President Vladimir V. Putin of Russia met Xi Jinping of China on Wednesday, displaying a united front against what the two autocratic leaders consider to be American hegemony.
Mr. Putin was also looking to China as a lifeline at a time of weakness: Russian forces have suffered significant losses on the battlefield in Ukraine, and as Western sanctions continue to inflict damage on the Russian economy, Beijing has emerged as a major buyer of Russian products.
But Mr. Xi expressed caution in his public remarks, and avoided even mentioning Ukraine. China released a statement saying the two countries would support each other on issues “concerning their respective core interests.”
Mr. Putin — who is also looking to close a deal on a critical pipeline that could allow Moscow to export more Siberian natural gas to China — most likely went into the meeting looking for something more substantial than a statement of ongoing support, analysts said.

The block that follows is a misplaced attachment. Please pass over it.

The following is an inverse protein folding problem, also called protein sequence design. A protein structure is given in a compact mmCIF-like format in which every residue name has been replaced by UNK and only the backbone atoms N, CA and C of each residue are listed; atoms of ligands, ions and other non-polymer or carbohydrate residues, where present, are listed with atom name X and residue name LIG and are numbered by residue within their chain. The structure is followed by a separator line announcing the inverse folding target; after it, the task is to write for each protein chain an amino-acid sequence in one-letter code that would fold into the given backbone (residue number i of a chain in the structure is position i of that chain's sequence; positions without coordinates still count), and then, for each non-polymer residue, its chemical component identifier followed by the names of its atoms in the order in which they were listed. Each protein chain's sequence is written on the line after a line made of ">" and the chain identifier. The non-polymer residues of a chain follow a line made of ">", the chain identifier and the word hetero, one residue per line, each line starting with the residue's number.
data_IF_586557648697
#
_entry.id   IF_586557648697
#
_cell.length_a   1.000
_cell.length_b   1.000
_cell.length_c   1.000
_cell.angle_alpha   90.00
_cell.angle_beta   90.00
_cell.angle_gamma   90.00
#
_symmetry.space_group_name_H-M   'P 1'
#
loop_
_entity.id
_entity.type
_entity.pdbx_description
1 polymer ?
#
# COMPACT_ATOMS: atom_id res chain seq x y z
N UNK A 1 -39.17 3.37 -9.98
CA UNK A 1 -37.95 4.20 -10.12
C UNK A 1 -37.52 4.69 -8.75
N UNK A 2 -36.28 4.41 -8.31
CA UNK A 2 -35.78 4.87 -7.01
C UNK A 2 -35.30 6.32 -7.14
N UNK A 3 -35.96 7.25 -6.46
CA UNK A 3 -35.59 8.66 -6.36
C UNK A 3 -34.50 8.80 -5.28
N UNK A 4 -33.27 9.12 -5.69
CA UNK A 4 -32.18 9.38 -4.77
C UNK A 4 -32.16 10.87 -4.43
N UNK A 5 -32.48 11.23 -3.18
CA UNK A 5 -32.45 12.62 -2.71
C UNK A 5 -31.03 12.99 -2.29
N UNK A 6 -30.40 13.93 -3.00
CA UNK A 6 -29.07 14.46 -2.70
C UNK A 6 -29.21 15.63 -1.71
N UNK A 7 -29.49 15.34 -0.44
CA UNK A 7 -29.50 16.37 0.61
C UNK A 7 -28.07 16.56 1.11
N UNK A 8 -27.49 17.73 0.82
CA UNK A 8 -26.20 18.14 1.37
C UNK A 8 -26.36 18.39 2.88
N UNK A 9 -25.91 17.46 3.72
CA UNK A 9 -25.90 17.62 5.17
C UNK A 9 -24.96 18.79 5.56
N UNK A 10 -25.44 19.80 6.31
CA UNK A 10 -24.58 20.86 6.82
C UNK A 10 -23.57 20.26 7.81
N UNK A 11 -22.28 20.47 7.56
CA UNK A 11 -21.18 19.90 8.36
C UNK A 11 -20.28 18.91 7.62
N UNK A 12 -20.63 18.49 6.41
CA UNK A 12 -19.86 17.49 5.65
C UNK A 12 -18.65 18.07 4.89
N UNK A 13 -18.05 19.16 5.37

Temur Umarov, a fellow at the Carnegie Endowment for International Peace who researches Russia, China and Central Asia, said he expected China to try to back its neighbor, but the meeting was not crucial for Beijing.
“By contrast,” Mr. Umarov said before the meeting, “for Vladimir Putin this is the most important thing he’s doing in Uzbekistan.”
The issue of Ukraine is a fraught one for Beijing, analysts said. Providing additional help to Russia, either economically or militarily, risks running afoul of Western sanctions and imperiling China’s economy.
“I don’t think Xi Jinping is ready to show much support for Vladimir Putin,” Mr. Umarov said. “But for Russia it is very important to show it has friends, it’s not isolated and that it is still welcome in some parts of the world.”